NCPA - National Center for Policy Analysis

North Dakota Ahead of Alaska in Oil Production

August 15, 2014

Alaska is struggling to compete with oil-rich states like North Dakota, according to the Wall Street Journal. While North Dakota gained residents between 2012 and 2013, Alaska lost more residents than it gained.

Texas leads the nation in oil production, followed by North Dakota, California and, in fourth place, Alaska. Two years ago, Alaska was the United States' second largest oil producer. 

  • Oil production in Alaska has dropped almost 75 percent since its height in 1980.
  • Alaskan gross domestic product (GDP) decreased 2.5 percent in 2013, while the 49 other American states saw their GDPs increase.
  • Alaska's unemployment rate is at 6.4 percent, higher than the national average. In North Dakota, the unemployment rate is a tiny 2.6 percent.

Much of Alaska's state revenue is tied to the taxes and royalties on oil, which generate enough funds that the state can send checks to its residents each year, with additional funds left over. The amount per Alaskan was at $2,069 in 2008, a record high, but it was just $900 in 2013.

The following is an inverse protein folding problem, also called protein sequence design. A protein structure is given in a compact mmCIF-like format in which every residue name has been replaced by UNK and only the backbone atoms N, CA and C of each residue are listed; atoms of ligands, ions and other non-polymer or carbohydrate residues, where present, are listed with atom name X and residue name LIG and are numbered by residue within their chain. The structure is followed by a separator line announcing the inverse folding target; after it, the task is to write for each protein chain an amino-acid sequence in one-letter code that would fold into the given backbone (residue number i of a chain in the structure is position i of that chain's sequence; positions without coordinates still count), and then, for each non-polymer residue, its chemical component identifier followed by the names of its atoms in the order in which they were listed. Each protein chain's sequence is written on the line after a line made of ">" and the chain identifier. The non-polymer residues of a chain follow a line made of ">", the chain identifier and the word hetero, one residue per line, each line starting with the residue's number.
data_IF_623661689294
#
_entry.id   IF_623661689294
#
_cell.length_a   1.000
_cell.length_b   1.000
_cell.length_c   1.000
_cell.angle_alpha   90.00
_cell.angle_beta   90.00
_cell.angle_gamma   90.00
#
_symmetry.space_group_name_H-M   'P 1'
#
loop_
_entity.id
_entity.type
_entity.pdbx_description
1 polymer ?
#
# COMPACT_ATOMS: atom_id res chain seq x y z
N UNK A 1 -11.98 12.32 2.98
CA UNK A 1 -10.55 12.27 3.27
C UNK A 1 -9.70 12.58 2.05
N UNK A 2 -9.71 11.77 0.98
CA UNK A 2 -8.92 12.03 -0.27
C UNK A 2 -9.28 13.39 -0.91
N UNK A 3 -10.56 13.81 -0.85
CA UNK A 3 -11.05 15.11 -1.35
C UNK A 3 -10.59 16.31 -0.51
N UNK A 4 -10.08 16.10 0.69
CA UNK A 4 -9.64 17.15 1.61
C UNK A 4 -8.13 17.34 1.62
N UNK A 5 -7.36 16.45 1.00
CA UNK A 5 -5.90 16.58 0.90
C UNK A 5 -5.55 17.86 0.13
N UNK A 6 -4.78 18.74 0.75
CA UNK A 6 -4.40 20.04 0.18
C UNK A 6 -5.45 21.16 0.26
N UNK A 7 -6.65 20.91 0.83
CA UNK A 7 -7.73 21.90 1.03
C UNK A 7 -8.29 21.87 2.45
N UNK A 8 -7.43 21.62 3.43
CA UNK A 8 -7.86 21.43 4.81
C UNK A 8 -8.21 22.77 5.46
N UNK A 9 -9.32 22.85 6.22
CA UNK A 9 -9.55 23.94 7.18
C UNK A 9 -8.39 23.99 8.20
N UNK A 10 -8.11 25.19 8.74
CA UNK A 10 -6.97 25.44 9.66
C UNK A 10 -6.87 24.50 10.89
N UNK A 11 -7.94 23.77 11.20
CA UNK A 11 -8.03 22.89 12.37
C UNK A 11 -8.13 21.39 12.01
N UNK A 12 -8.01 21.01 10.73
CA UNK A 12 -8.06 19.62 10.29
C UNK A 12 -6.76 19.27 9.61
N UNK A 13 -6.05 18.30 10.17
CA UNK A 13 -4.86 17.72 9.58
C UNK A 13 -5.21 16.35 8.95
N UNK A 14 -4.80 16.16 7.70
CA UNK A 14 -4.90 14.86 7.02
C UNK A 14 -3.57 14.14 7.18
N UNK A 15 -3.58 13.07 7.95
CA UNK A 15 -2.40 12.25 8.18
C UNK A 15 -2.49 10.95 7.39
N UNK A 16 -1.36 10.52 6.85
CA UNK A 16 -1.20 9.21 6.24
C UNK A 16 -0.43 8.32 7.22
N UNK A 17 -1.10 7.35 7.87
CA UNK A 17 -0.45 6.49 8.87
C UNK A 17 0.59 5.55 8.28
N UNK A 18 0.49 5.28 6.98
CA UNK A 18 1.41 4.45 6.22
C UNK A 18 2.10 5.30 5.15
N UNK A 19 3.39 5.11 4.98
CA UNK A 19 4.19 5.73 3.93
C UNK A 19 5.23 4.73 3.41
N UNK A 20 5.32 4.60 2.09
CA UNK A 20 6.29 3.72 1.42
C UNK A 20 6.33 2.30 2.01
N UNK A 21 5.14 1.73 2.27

This is not to say that Alaska isn't producing great amounts of oil, but it has certainly seen a shift as companies have moved to other oil-rich states. To encourage drilling, the state cut its energy taxes last year, and companies have indicated their intention to drill more as a result. The state saw 360 new jobs in the oil and gas industry in the first five months of 2014.

Still, Alaska is expecting $4 billion less in oil revenue than it had previously estimated for 2014 and 2015.

Source: Cassandra Sweet and Jim Carlton, "In U.S. Energy Boom, Alaska Is Unlikely Loser," Wall Street Journal, August 10, 2014.


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